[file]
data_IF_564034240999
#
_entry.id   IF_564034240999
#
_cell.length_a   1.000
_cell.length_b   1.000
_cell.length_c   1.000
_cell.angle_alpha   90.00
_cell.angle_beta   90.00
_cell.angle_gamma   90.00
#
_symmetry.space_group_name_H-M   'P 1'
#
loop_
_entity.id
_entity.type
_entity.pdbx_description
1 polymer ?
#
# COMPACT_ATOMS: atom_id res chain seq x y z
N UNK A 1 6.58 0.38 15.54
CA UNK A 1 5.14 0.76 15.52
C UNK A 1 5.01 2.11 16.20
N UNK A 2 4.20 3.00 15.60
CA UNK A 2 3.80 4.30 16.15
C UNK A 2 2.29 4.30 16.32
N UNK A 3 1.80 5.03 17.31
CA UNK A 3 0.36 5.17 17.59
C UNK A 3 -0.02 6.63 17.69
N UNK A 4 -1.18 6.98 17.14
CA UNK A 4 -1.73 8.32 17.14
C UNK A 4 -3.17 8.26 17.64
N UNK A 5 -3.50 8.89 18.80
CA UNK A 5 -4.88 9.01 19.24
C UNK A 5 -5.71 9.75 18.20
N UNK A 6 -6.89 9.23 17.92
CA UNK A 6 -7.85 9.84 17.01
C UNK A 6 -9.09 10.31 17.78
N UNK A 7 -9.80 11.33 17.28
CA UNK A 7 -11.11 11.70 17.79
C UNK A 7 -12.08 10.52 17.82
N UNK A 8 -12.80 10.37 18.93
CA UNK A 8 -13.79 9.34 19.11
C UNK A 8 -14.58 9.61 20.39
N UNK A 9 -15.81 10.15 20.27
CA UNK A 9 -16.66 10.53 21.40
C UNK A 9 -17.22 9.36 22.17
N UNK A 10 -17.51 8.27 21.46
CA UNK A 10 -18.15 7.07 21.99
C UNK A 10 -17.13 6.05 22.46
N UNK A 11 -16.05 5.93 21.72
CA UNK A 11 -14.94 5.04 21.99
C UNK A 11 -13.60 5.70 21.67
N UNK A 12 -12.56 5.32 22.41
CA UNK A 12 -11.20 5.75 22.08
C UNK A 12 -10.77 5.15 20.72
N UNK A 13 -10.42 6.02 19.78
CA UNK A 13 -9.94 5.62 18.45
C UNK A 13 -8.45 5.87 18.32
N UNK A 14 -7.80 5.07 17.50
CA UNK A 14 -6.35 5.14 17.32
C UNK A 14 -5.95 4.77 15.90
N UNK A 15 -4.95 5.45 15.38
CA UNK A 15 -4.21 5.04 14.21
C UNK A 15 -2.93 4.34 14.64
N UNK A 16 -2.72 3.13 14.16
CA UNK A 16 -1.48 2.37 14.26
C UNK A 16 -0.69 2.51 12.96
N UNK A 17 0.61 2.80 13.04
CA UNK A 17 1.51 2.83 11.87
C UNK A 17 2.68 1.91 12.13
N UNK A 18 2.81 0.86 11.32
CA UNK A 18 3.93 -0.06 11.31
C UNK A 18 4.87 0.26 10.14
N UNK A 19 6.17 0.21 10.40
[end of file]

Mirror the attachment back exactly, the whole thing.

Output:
data_IF_564034240999
#
_entry.id   IF_564034240999
#
_cell.length_a   1.000
_cell.length_b   1.000
_cell.length_c   1.000
_cell.angle_alpha   90.00
_cell.angle_beta   90.00
_cell.angle_gamma   90.00
#
_symmetry.space_group_name_H-M   'P 1'
#
loop_
_entity.id
_entity.type
_entity.pdbx_description
1 polymer ?
#
# COMPACT_ATOMS: atom_id res chain seq x y z
N UNK A 1 6.58 0.38 15.54
CA UNK A 1 5.14 0.76 15.52
C UNK A 1 5.01 2.11 16.20
N UNK A 2 4.20 3.00 15.60
CA UNK A 2 3.80 4.30 16.15
C UNK A 2 2.29 4.30 16.32
N UNK A 3 1.80 5.03 17.31
CA UNK A 3 0.36 5.17 17.59
C UNK A 3 -0.02 6.63 17.69
N UNK A 4 -1.18 6.98 17.14
CA UNK A 4 -1.73 8.32 17.14
C UNK A 4 -3.17 8.26 17.64
N UNK A 5 -3.50 8.89 18.80
CA UNK A 5 -4.88 9.01 19.24
C UNK A 5 -5.71 9.75 18.20
N UNK A 6 -6.89 9.23 17.92
CA UNK A 6 -7.85 9.84 17.01
C UNK A 6 -9.09 10.31 17.78
N UNK A 7 -9.80 11.33 17.28
CA UNK A 7 -11.11 11.70 17.79
C UNK A 7 -12.08 10.52 17.82
N UNK A 8 -12.80 10.37 18.93
CA UNK A 8 -13.79 9.34 19.11
C UNK A 8 -14.58 9.61 20.39
N UNK A 9 -15.81 10.15 20.27
CA UNK A 9 -16.66 10.53 21.40
C UNK A 9 -17.22 9.36 22.17
N UNK A 10 -17.51 8.27 21.46
CA UNK A 10 -18.15 7.07 21.99
C UNK A 10 -17.13 6.05 22.46
N UNK A 11 -16.05 5.93 21.72
CA UNK A 11 -14.94 5.04 21.99
C UNK A 11 -13.60 5.70 21.67
N UNK A 12 -12.56 5.32 22.41
CA UNK A 12 -11.20 5.75 22.08
C UNK A 12 -10.77 5.15 20.72
N UNK A 13 -10.42 6.02 19.78
CA UNK A 13 -9.94 5.62 18.45
C UNK A 13 -8.45 5.87 18.32
N UNK A 14 -7.80 5.07 17.50
CA UNK A 14 -6.35 5.14 17.32
C UNK A 14 -5.95 4.77 15.90
N UNK A 15 -4.95 5.45 15.38
CA UNK A 15 -4.21 5.04 14.21
C UNK A 15 -2.93 4.34 14.64
N UNK A 16 -2.72 3.13 14.16
CA UNK A 16 -1.48 2.37 14.26
C UNK A 16 -0.69 2.51 12.96
N UNK A 17 0.61 2.80 13.04
CA UNK A 17 1.51 2.83 11.87
C UNK A 17 2.68 1.91 12.13
N UNK A 18 2.81 0.86 11.32
CA UNK A 18 3.93 -0.06 11.31
C UNK A 18 4.87 0.26 10.14
N UNK A 19 6.17 0.21 10.40